‘Reform’ proved to be one of the defining features of Modern Hinduism. It suggested to Hindus what Hinduism might mean to them and what inputs it could possibly make into the formulation of the corporate Hindu identity. The first point to examine here is whether or not this term had a prehistory or, if as is commonly suggested today, this was a term manipulatively constructed in the colonial era, as allegedly were ‘Hindu’ and ‘Hinduism’. This paper tries to establish the argument that often, an idea or a practice is not known by a given name. Surely, the intention to reform in the sense of rationalising and humanising ideas or practices goes back a long time in south Asian history and yet, my researches reveal that there was no corresponding term in the major Indian vernaculars or for that matter, in Sanskrit, which captured the essential spirit or the meaning of the modern word ‘reform’. The contemporaries of Kabir, Nanak, and Chaitanya did not call them ‘reformers’ or identified their work as ‘reform’; such terms were peculiar to the modern era. Given this fact, this paper seeks to examine the ideological and historical compulsions that lay behind the articulation and use of such terms. This paper also argues that reform was a strongly contested term and ought to be studied in its various nuances that were determined by acute differences over understanding, intentions or strategy.
Following Prof. Tapan Roychaudhuri’s critique of 1988, cultural historians have expressed reservations against the use of the term ‘revival’. Prof. Raychudhuri had suggested that that which was ‘far from dead’ (Hinduism) could not have been ‘revived’. My rejoinder to this has been that short of a miracle, it is only the dying that can be revived, not the dead. The literature of the Hindus in the 19th century is replete with references to a ‘dying’ Hinduism and to a culture in crisis and my point here is that in historical reconstruction, the perceptions of contemporary actors plays no less a part, even when removed from social and historical reality. Thus, though it has now been amply demonstrated that in 19th century India, the penchant for interpreting the contemporary cultural awakening as a ‘Renaissance’, or ‘Reformation’, analogous to European experiences (some of them even spoke of ‘Hindu Protestantism’) was quite misplaced, such analogies still need to be historically explained. This paper argues that the terms ‘reform’ and ‘revival’, far from being naive and unproblematic, bring out the problems of cultural self-definition within an indigenous discourse trying to contest the Orientalist one. Contrary also to what has sometimes been suggested, revivalism was not archaic, anachronistic, or a romantic return to the past. Careful selection went into the question of just what ought to be revived or could be revived at all. Given the ideological framework of the contemporary Hindu intelligentsia, the issue of revival was implicit in acts of reform and reform, implicit in attempts to bring about a revival. The revivalist, I feel, has indeed to be separated from the reactionary.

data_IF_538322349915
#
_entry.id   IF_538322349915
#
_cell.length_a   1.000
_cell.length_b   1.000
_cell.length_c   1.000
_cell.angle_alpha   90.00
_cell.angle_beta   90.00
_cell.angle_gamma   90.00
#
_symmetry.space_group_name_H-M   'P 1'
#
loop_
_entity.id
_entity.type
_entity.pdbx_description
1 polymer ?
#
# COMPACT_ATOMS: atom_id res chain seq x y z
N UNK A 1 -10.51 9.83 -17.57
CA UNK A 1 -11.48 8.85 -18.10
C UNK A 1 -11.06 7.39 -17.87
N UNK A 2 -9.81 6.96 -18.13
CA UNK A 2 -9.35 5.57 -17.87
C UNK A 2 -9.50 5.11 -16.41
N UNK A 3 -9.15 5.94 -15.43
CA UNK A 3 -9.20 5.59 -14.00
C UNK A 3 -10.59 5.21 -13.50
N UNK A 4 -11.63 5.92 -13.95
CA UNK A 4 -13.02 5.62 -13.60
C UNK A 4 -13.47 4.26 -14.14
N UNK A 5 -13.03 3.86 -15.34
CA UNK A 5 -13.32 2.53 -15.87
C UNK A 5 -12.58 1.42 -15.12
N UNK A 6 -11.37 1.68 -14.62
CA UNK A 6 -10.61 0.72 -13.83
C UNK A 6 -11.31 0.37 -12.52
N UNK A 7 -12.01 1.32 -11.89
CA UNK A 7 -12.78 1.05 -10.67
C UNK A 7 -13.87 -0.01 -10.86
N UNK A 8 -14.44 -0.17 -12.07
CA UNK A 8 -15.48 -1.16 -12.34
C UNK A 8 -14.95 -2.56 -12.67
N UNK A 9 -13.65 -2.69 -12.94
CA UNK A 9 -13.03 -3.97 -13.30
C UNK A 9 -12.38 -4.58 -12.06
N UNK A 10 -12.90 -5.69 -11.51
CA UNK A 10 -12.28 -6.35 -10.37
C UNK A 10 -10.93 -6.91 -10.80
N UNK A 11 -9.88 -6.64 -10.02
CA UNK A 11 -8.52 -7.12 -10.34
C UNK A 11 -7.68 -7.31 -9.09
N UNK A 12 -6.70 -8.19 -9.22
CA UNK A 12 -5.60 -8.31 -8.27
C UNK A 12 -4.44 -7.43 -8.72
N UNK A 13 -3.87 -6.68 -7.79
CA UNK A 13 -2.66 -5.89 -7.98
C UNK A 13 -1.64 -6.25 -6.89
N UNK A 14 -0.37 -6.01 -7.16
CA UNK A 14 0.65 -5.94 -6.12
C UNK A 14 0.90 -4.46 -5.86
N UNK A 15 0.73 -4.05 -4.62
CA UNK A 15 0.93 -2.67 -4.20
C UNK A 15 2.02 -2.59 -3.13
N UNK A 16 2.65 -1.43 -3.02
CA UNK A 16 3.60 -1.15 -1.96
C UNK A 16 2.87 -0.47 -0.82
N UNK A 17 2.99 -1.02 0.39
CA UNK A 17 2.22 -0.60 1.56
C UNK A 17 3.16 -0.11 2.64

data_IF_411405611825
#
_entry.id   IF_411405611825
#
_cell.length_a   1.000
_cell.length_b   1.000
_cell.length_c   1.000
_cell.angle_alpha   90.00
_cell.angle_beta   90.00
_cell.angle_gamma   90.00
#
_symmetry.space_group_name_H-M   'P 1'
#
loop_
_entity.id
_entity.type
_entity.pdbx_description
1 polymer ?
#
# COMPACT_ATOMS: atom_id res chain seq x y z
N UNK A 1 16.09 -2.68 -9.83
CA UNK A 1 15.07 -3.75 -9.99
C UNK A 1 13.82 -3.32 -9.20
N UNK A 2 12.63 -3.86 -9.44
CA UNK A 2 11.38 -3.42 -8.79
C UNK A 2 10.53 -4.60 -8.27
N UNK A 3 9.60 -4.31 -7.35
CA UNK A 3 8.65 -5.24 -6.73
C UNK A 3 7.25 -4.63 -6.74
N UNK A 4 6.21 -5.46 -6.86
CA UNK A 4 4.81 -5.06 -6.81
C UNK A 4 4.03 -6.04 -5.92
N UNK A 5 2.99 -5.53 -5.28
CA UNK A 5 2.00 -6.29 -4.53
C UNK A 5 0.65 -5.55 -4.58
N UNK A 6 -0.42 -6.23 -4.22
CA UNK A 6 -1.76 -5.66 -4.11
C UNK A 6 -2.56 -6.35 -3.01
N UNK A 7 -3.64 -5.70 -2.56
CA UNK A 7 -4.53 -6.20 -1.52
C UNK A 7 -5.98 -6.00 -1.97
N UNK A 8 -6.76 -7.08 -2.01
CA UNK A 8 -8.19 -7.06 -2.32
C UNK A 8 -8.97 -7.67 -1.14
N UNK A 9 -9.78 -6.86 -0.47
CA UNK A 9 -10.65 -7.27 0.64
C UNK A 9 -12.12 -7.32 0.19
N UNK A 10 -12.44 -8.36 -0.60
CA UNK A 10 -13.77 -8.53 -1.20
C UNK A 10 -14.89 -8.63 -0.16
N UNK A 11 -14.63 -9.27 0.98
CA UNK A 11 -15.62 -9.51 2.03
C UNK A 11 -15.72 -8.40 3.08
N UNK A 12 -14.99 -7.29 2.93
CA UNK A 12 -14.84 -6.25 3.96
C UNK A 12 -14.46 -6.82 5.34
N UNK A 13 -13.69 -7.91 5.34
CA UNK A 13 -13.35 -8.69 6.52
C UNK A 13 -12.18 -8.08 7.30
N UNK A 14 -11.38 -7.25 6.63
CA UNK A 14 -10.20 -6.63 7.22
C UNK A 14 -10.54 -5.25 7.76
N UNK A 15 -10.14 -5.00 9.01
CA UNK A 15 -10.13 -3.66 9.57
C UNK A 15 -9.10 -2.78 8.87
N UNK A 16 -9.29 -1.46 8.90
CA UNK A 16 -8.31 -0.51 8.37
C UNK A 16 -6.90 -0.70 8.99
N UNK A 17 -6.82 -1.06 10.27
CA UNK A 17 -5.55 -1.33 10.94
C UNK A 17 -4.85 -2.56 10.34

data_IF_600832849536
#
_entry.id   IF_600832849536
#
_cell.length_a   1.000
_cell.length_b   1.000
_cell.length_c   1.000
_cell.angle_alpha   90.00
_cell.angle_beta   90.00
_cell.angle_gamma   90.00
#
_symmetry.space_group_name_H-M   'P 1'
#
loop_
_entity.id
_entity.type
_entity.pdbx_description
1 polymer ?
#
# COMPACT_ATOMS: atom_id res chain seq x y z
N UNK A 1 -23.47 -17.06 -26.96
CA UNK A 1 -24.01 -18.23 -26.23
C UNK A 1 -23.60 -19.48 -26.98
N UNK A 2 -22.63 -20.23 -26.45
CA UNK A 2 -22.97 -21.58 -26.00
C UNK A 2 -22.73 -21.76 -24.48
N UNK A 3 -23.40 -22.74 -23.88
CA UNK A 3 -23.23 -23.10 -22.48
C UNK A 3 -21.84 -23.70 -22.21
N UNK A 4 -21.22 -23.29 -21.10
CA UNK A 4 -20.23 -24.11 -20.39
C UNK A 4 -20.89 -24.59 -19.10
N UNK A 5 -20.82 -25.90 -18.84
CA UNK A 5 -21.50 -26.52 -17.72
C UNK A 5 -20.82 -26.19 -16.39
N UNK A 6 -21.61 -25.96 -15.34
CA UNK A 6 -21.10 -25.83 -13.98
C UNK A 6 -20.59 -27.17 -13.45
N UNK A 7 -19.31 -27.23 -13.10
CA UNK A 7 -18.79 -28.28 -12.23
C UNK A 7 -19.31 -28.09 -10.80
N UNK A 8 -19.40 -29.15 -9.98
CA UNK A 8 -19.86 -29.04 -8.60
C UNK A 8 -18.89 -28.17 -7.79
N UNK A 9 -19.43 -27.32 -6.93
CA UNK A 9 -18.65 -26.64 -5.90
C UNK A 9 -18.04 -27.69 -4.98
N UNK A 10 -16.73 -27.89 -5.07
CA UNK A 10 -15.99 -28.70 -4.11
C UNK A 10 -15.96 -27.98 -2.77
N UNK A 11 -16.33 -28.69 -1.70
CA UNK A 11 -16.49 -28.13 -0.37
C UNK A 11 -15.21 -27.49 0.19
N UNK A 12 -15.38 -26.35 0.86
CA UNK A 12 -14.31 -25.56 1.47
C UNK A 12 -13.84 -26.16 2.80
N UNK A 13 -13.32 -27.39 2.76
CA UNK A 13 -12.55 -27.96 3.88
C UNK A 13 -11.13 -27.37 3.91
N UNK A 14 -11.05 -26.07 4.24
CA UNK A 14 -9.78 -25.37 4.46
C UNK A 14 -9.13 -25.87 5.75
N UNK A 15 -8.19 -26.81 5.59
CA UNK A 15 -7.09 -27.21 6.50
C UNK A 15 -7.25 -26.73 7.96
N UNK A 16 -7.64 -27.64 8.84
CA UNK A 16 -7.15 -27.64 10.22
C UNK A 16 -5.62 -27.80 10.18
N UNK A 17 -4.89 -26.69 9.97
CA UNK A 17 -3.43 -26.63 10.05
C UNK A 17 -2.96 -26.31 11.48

Prof. Amiya P. Sen is by training a historian with special interest in the intellectual and cultural history of colonial India. Prof Sen took his undergraduate and graduate degrees in history from St. Stephen’s College, University of Delhi and thereafter went on to do research under Prof. Sumit Sarkar, again at the University of Delhi. After a brief career in the civil services, he served the Universities of Delhi and Visva Bharati (as Tagore Professor at Rabindra Bhavan) and is currently professor of modern Indian history at the Department of History & Culture at Jamia Millia Islamia, New Delhi. Prof. Sen was Agatha Harrison Fellow at the University of Oxford, Fellow at the Indian Institute of Advanced Study, Shimla, and at the Centre for Contemporary Studies, Nehru Memorial Museum & Library, New Delhi, and held the Zimmer Chair, South Asia Institute, Heidelberg. To date, Prof. Sen has produced 12 books, mostly published by Oxford University Press, Delhi, Penguin Viking and Permanent Black. A complete list of his books and articles is available in the Wikipedia entry for ‘Amiya Prosad Sen’